Robinson added that for her program, they’re very focused on growth that aligns to their core values, that’s planning centric. “We are creating lifelong relationships with our clients, with their children and beyond. So it’s growth, but in a disciplined way that we can be really proud of.” And for Robinson, it’s that disciplined kind of growth that will lead to greater results in the long term.

Share goals as a team

Overseeing not just the advisory group, but also trust planning and other aspects of wealth management, has positioned Robinson to unite these groups and their respective leaders and create a sense of shared success. If only one division is succeeding, they don’t all succeed. And she noted that’s created a much better environment for incentivizing advisors to work together across the organization. “We rise and fall together,” she said.

Along those same lines, Robinson encourages hands-on training. “The best training is sitting in a meeting and watching someone with more experience than you, or more expertise than you, handle a situation,” she said. By pairing junior advisors with those who are more senior—which includes face time with even large clients—the junior advisor has the opportunity to participate with people who are very seasoned planners, portfolio managers, and trust officers, while having a seat at the table. “It’s really on the ground, and they get excited because they learn that clients change and get more complex, but it’s the same playbook. Then they’re less panicked when they see a bigger client coming through the door.”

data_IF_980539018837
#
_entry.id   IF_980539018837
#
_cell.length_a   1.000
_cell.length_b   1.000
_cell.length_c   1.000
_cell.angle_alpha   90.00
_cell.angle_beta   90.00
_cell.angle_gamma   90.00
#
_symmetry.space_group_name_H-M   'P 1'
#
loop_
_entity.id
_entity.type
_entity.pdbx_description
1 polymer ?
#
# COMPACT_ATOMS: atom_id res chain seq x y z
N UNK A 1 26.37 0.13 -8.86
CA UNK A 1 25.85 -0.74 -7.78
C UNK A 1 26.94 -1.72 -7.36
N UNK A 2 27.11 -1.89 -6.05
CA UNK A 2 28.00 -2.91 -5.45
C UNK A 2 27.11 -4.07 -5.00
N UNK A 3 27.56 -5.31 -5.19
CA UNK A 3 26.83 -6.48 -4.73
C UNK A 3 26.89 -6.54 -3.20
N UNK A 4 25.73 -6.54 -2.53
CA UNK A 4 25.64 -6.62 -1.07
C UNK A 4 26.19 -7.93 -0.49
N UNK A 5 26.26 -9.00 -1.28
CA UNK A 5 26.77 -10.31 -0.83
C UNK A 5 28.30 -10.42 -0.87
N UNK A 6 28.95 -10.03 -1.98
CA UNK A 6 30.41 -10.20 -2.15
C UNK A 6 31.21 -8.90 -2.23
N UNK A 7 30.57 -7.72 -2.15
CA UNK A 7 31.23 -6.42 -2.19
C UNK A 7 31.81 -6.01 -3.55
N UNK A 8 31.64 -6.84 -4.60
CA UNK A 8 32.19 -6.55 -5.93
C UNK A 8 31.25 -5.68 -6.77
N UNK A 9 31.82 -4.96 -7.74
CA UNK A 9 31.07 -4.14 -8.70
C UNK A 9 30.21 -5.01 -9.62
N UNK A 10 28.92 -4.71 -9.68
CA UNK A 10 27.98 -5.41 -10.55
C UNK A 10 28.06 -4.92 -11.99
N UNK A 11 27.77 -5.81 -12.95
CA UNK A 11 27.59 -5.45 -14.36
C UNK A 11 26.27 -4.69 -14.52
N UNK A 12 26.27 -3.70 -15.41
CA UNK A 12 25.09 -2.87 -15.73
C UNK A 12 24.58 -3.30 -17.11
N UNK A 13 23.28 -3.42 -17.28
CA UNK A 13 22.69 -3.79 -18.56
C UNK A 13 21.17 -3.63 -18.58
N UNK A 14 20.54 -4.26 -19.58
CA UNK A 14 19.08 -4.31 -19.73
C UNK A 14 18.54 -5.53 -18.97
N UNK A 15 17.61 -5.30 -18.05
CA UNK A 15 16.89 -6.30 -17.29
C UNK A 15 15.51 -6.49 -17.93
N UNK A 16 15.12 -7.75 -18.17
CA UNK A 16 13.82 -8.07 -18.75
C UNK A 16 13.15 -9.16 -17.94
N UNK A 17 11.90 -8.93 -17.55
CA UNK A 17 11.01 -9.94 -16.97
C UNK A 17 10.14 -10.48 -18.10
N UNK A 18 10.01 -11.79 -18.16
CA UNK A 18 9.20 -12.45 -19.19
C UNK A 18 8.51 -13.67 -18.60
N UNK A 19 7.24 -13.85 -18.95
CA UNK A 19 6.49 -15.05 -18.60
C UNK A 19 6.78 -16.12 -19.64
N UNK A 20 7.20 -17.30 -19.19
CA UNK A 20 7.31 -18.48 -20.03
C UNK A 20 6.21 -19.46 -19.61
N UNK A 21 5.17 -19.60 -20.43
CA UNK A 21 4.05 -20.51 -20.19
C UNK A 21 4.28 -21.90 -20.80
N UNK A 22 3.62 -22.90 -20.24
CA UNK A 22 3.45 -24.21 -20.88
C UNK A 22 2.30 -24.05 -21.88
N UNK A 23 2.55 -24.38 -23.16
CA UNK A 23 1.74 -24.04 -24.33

Her methods seem to be working well. “What we’re really proud of is our advisors become very successful very quickly,” she said. “We’re making that investment in them and people know that.”


 

The views and opinions expressed by the LPL Financial Advisor(s) may not be representative of the views of other Financial Advisors and are not indicative of future performance or success. Neither LPL Financial nor the LPL Financial Advisor can be held responsible for any direct or incidental loss incurred by applying any of the information offered.